Secret symptoms your child’s posture shows

August 10, 2022 by Chislehurst Chiropractic Clinic

Posture and the surprising symptoms that come with it

How many times in a school day do you suppose a child is told to sit up and pay attention? Stand up straight? Stop slouching? Or perhaps you’ve noticed as a parent that your child’s posture is not as good as it could be. Did you know that poor posture in young people can sometimes be related to lack of concentration, speech, reading and writing, and other issues?

There can be different causes of poor posture. Our kids spend a huge amount of time sitting with or without tech gadgets and while this can definitely affect posture, there can be more to it. Here are two elements that influence posture, and the issues that can come with it:

  • Primitive reflexes: Even if you have never heard of this termyou will probably be aware of one of most commonly recognised primitive reflexes called the ‘startle reflex’ where newborns throw their arms out wide in alarm at a sudden noise or movement. This and many other reflexes are all to do with brain and neurological tone to the muscle, which essentially is how well is the brain is communicating with the muscles. These primitive reflexes are designed to develop and mature specific parts of the brain and body.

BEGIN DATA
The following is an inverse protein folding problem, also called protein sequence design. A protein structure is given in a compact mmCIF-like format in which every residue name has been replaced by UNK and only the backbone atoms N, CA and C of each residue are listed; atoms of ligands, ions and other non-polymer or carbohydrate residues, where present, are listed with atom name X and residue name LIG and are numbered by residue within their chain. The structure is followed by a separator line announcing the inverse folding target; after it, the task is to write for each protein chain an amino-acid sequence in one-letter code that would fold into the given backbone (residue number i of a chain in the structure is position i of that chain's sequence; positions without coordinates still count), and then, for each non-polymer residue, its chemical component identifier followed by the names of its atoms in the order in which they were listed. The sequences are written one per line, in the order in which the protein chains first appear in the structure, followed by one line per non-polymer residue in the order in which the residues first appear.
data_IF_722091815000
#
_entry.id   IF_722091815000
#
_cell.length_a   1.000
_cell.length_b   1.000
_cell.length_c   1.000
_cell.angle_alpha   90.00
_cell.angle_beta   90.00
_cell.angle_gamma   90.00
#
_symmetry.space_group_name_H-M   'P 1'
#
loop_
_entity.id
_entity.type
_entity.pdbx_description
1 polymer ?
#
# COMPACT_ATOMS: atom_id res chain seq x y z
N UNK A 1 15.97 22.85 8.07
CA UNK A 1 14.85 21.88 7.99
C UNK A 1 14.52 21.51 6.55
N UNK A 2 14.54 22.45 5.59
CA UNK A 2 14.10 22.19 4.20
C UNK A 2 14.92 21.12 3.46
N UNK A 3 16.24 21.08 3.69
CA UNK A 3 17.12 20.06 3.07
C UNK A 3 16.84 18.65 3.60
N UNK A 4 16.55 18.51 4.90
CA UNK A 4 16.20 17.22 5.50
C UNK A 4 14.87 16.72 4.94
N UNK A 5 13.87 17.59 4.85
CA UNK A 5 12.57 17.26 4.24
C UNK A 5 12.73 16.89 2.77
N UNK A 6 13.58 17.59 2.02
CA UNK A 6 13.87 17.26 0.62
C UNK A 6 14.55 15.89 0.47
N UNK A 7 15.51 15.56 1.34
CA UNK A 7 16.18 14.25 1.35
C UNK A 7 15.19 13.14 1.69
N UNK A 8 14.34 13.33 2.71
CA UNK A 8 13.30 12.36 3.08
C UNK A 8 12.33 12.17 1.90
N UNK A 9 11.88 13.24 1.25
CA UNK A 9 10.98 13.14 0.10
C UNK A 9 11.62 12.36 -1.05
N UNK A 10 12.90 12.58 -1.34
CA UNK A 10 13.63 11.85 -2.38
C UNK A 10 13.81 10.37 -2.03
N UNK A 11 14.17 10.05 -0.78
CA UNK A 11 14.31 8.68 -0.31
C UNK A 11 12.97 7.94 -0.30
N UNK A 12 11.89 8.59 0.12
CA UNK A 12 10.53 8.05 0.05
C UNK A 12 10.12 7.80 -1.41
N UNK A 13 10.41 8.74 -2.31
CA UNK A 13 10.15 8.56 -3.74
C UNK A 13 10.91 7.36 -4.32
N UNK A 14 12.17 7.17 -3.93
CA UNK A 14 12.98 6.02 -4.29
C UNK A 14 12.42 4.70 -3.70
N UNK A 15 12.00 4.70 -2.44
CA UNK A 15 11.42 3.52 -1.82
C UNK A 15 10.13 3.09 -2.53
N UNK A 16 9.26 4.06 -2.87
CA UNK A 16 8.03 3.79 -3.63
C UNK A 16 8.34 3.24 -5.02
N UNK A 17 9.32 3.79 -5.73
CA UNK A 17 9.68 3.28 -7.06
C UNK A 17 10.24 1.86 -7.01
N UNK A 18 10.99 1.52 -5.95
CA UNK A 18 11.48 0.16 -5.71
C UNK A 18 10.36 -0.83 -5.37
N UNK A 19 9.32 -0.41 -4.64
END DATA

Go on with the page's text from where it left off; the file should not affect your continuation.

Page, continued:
• Movement: Or rather, the lack of it. Growing bodies are designed to be dynamic, so when young people aren’t running, riding bikes, climbing and generally being active, it’s actually harder work for their bodies to stay healthy. Doing less is more stressful and every day builds into more and more of an issue.


These two factors can impair a child or teenager’s ability to function correctly, especially when they go back to school and sit at desks all day. Think about how much time they spend sitting in cars, sitting on sofas, sitting in school, sitting with tech – that’s lots of sedentary, slumpy time that kids are doing much more than we used to do, and it can create habits and patterns over time that show up in posture. Small things such as avoiding one-shoulder bags and choosing a backpack to distribute weight evenly across the shoulders, and using lockers to avoid lugging books around all day can be helpful.

How primitive reflexes contribute to posture and other problems

Babies are born with primitive reflexes which stimulate certain pathways to develop different parts of the brain. When these are not fully developed in the early years
they can be a contributing factor to poor posture. The problem may not be that your child is sedentary, it could be because these reflexes have not developed.

Those reflexes are stimulated by sensory and movement patterns as children grow. When each pathway has been sufficiently stimulated, it has done its job, and that reflex switches off naturally. However, if that pathway remains immature and hasn’t been stimulated enough in the right way, that part of the brain has never been fully hard-wired and your child may find it harder to process information in that portion of the brain. In some cases, this could mean that the postural muscles haven’t had ample stimulation to develop great tone and strength to hold themselves upright correctly.

This could result in a balance or coordination pathway to the brain being affected, a speech pathway, crawling and sitting up straight pathway, or maybe even a reading and writing pathway not being fully developed.